The sex education delivered should be tailored not only to the age, but also to the understanding of pupils.  At The Hawthorne’s, with its Christian value-system, it will not be value-free, although it will aim to present facts in an objective, balanced and sensitive manner.  It will be set within a clear framework of values and an awareness of the law regarding sexual behaviour.  Pupils will be encouraged to appreciate the value of a stable family life, marriage and the responsibilities of parenthood.  Such matters will be treated with sensitivity and great care will be taken to encourage all children to feel a sense of worth.  Particular care will be taken when issues such as marital breakdown and divorce are dealt with.

Definition of Sex Education:

 The law does not give a definitive statement as to what sex education is.  At The Hawthorne’s Free School it is regarded as education about sexual matters within a values framework, focusing upon responsibility within caring, committed relationships.  Among the things it will concentrate on are knowledge of the facts of human reproductive processes and behaviour, HIV and AIDS and other sexually transmitted diseases, contraception and abortion, and a consideration of the broader emotional and ethical dimensions of sexual attitudes.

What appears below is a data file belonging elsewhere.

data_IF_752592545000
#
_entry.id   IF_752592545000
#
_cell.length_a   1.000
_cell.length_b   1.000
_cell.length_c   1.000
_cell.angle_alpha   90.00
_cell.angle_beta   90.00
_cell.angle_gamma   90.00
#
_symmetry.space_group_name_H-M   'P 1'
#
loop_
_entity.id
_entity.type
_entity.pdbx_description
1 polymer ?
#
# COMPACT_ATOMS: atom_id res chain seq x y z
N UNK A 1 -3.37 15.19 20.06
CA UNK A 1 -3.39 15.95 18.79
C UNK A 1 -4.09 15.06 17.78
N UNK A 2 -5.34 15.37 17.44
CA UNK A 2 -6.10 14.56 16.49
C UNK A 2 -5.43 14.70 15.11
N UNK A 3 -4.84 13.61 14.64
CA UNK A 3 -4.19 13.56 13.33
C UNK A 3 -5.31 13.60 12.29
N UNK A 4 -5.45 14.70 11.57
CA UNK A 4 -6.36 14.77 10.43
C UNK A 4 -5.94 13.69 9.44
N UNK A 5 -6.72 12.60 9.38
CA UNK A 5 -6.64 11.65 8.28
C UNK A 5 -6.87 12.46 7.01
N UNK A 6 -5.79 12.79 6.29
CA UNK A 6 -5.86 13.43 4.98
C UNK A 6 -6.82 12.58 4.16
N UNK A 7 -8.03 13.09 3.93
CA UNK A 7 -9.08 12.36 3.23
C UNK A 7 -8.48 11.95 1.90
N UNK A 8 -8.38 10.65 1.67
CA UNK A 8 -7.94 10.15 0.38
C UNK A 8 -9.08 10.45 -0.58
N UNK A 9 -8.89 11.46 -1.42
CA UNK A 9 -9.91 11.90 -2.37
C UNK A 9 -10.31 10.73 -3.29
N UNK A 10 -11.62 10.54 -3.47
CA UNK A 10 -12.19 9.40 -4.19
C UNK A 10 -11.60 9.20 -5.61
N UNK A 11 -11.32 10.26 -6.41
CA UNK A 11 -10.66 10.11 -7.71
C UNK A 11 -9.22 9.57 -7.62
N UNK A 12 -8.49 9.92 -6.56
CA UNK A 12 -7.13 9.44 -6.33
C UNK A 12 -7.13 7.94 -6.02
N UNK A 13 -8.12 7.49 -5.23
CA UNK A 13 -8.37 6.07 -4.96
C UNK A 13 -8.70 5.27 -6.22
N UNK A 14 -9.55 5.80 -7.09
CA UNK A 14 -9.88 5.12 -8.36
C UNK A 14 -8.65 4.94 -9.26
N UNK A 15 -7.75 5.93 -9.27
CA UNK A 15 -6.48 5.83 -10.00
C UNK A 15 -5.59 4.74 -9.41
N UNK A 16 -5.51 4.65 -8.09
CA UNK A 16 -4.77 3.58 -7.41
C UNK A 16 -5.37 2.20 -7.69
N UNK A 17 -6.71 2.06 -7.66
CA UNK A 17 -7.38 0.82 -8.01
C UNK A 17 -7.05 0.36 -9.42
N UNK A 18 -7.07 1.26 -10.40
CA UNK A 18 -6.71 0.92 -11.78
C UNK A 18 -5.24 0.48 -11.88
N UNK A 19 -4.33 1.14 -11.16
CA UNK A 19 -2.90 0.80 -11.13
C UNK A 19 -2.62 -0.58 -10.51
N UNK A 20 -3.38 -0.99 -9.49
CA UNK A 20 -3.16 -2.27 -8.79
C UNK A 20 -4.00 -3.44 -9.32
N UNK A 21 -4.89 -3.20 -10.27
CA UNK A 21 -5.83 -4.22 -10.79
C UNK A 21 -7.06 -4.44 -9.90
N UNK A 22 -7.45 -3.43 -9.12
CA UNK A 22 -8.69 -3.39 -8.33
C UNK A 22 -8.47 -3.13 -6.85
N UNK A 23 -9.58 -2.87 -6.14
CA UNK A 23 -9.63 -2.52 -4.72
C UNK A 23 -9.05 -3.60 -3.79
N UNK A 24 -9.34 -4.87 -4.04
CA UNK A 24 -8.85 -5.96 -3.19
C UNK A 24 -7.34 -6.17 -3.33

The Parental Right to Withdraw their Son, Daughter or Ward from Sex Education Lessons:

Section 241 of the Education Act 1993 gives parents/carers the right to withdraw their children from any or all parts of the school’s programme of sex education, other than those elements which are required by the National Curriculum Science Order.  It is realised that, under exceptional circumstances a very small number of parents/carers may wish to exclude their children from this programme.  In this case such parents/carers should write to the Headteacher, stating their objections.  The biological element of reproduction remains within the National Curriculum Science Order for Key Stage 3.  Other issues are dealt with in Religious, Personal and Social Education.

Advice to Individual Pupils: